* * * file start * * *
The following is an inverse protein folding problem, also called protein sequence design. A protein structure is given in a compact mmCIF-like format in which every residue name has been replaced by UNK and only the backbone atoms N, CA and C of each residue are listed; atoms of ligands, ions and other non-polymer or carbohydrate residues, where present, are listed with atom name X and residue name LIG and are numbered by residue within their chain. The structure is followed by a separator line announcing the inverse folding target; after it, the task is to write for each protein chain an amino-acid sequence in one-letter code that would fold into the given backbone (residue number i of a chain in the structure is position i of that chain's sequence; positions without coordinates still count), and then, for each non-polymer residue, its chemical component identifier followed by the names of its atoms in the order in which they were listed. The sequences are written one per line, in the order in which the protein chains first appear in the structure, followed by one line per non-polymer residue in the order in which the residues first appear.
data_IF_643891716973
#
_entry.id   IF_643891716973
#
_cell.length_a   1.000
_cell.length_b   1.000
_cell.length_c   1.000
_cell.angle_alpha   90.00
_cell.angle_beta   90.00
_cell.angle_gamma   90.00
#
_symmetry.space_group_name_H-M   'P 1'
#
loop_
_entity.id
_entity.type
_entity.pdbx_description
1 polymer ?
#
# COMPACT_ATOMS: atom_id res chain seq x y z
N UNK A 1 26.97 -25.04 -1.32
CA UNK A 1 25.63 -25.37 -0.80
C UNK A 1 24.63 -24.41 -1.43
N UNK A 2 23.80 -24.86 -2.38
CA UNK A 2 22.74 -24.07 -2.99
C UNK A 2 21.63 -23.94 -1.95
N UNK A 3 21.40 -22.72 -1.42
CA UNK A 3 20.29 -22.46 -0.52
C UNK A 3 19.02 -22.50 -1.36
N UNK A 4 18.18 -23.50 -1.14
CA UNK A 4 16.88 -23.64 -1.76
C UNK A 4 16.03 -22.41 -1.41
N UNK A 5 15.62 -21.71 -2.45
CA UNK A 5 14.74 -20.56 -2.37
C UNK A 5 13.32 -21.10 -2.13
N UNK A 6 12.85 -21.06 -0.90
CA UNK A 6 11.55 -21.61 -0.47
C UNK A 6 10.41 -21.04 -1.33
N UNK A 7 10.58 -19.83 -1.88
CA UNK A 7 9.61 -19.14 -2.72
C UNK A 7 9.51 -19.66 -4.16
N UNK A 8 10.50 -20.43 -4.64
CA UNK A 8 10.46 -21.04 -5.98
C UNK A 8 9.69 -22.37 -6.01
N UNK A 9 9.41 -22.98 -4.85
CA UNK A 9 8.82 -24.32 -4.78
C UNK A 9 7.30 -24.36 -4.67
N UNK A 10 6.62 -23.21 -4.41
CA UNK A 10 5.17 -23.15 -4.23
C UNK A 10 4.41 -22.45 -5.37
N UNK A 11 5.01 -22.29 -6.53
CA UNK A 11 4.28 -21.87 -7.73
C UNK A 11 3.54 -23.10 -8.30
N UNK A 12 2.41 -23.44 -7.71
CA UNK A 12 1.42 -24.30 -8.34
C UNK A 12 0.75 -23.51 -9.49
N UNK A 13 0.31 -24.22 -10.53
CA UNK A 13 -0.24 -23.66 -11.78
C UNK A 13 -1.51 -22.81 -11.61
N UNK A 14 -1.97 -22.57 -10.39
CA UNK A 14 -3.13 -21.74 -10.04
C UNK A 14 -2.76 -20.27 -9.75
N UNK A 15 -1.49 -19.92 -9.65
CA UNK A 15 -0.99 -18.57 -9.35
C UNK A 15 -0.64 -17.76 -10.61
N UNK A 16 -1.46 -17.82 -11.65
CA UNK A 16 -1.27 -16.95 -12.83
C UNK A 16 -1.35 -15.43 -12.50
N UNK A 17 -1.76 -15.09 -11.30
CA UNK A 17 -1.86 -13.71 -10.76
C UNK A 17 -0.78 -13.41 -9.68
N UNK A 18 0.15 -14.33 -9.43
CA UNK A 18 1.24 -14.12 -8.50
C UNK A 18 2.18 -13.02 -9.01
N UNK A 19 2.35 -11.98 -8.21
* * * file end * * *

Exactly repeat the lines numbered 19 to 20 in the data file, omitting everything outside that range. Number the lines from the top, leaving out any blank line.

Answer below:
1 polymer ?
#